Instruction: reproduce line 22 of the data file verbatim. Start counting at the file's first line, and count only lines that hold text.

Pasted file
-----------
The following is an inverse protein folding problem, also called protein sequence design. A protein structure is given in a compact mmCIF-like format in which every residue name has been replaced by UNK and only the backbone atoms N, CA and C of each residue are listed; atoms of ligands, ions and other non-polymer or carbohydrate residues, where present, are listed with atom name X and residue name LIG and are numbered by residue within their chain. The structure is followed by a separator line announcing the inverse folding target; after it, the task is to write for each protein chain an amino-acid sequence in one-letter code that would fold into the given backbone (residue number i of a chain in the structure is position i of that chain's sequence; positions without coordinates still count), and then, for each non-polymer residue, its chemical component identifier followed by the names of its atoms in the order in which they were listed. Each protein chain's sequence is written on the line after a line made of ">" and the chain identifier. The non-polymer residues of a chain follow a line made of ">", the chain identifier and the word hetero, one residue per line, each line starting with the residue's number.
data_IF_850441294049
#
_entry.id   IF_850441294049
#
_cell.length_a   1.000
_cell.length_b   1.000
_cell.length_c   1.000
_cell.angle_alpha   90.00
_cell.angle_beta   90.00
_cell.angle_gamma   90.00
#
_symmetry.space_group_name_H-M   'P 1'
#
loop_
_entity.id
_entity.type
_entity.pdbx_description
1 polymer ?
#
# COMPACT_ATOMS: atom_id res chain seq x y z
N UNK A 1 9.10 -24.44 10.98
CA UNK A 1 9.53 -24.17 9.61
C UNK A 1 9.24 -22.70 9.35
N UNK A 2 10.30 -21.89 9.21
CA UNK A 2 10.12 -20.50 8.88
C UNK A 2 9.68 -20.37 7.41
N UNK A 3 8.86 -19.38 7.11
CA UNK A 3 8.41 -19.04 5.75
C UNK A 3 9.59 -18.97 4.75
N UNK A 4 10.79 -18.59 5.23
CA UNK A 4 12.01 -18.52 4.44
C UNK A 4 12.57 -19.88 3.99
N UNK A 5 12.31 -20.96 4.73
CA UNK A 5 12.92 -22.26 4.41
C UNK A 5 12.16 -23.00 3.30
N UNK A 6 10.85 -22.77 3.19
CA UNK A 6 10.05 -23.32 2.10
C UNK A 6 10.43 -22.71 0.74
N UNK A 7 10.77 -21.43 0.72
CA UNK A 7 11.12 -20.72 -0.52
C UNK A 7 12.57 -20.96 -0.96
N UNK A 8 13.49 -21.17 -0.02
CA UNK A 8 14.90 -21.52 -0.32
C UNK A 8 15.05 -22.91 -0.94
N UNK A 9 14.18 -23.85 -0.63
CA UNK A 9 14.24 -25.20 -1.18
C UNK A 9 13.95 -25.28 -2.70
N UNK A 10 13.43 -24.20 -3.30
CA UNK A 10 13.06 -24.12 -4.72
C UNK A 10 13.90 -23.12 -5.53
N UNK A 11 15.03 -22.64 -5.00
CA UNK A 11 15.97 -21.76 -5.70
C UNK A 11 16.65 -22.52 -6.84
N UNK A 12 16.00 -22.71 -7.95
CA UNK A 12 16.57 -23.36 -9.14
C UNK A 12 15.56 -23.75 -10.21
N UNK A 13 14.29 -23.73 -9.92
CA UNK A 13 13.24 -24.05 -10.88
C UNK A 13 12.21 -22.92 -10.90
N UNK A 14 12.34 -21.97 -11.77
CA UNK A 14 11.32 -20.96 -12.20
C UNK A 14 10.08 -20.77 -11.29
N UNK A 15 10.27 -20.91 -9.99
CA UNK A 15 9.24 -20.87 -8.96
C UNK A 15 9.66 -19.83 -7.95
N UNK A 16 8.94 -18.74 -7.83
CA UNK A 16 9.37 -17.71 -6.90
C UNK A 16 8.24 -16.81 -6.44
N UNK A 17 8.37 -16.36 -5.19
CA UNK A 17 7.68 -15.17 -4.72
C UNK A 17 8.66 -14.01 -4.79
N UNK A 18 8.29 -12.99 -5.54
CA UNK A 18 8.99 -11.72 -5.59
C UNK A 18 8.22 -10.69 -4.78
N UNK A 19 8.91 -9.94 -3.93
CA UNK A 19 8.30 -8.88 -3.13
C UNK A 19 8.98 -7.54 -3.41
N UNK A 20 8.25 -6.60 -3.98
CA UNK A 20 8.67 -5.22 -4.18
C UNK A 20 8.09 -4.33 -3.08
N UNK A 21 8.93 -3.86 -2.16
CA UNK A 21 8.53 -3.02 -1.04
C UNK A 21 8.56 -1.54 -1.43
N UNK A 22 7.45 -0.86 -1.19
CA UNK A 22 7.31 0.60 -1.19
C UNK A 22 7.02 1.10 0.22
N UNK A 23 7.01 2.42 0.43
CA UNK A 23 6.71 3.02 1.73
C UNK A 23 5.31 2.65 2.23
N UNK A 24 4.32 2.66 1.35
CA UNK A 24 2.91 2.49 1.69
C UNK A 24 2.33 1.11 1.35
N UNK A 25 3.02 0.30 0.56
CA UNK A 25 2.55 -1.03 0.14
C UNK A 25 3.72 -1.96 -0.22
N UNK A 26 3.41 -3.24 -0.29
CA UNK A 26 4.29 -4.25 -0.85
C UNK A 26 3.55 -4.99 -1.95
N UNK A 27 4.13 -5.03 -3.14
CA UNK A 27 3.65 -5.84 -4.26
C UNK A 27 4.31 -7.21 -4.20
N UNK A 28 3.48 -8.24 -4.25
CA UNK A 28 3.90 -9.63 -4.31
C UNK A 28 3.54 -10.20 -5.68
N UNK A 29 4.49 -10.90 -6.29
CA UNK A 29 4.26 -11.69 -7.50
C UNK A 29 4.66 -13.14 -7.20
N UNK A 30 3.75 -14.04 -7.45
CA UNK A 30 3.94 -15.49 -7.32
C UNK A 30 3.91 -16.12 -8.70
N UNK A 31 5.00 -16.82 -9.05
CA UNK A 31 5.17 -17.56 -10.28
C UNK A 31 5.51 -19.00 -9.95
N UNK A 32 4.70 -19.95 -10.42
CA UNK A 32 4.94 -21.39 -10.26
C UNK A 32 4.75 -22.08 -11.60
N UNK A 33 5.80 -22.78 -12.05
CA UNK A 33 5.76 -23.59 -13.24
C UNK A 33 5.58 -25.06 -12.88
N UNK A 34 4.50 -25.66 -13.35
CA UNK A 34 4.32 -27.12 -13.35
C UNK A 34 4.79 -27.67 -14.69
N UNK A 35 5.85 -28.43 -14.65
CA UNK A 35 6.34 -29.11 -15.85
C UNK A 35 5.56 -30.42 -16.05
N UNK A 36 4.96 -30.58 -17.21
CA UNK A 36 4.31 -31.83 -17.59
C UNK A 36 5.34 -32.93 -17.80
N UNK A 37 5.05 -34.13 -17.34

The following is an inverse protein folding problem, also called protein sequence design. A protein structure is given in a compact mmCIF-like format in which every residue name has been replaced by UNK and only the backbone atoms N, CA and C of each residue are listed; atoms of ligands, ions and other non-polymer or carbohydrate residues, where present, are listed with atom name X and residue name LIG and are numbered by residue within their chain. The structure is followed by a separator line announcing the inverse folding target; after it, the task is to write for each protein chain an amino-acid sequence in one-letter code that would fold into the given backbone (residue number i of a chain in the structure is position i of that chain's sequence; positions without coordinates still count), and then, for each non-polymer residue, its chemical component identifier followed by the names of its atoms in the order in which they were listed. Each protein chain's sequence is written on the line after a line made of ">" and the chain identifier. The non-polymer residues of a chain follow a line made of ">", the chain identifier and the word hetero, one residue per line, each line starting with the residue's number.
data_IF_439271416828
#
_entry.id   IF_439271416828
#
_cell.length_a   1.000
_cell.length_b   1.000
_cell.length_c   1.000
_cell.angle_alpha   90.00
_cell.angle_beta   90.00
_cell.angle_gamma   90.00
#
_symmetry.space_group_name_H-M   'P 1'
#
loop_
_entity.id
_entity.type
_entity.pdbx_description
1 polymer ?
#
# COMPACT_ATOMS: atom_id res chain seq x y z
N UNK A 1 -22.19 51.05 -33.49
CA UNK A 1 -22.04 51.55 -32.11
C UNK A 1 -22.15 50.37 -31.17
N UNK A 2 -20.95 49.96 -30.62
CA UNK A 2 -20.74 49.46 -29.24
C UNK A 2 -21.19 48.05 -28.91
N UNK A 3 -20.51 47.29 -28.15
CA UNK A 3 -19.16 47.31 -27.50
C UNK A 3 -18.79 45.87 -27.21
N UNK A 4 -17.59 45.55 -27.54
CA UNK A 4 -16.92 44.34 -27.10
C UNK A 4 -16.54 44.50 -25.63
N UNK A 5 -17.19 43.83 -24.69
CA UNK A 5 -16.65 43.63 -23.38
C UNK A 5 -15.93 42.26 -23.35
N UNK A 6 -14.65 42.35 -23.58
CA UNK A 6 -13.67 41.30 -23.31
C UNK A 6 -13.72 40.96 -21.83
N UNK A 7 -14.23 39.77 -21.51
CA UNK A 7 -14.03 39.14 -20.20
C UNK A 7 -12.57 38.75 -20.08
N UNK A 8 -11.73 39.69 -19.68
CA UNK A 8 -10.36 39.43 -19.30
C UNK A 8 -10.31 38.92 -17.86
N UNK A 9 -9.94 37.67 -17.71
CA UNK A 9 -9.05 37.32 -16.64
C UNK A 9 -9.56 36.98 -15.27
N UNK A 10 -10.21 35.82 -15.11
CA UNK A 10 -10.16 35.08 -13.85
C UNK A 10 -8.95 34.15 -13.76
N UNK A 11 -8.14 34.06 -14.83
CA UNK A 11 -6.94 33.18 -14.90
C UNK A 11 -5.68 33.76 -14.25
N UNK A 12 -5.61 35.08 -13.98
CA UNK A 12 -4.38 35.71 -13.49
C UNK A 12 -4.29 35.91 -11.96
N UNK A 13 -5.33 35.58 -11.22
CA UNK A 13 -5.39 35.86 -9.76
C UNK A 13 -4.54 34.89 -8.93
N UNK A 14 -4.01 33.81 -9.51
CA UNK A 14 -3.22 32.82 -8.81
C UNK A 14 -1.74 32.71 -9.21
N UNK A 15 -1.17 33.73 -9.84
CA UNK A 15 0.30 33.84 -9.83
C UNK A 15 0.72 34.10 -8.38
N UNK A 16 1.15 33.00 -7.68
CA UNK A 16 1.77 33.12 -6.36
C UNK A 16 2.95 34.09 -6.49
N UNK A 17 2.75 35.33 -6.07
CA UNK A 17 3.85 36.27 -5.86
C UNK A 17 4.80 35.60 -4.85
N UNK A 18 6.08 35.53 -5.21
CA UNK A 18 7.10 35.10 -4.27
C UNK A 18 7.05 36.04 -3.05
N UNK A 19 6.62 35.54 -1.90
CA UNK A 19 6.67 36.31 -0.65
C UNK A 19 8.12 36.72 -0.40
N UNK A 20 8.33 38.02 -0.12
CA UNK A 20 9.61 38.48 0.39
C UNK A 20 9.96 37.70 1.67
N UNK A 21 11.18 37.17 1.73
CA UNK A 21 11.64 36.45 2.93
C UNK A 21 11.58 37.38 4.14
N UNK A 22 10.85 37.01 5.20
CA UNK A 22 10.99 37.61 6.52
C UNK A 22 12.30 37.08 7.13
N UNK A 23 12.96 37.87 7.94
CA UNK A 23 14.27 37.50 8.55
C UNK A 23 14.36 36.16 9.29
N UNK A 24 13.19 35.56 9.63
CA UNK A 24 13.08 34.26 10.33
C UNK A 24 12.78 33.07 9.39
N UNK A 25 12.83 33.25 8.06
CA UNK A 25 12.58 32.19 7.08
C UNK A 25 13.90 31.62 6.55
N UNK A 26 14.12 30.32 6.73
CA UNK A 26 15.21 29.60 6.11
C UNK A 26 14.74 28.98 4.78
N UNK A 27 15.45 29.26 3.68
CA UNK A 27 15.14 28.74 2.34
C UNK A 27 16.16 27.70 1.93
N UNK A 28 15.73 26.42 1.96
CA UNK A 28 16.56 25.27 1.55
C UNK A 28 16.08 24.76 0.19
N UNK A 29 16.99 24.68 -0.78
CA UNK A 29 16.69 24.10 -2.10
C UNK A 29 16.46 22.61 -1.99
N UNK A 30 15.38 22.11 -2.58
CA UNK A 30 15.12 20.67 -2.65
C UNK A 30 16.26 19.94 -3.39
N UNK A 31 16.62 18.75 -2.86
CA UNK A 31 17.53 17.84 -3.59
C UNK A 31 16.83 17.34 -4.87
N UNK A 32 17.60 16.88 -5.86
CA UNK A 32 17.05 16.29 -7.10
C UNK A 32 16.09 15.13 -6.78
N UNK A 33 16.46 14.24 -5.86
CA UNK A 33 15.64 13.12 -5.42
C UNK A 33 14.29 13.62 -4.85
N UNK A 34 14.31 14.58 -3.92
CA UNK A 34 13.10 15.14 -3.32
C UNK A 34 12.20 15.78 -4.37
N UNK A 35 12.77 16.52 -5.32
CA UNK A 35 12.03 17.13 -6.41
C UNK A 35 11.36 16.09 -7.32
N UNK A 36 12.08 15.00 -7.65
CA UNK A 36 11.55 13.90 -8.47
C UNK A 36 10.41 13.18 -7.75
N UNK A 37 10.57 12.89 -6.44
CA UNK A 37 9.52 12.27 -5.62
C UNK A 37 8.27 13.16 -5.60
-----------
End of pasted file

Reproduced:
N UNK A 1 9.10 -24.44 10.98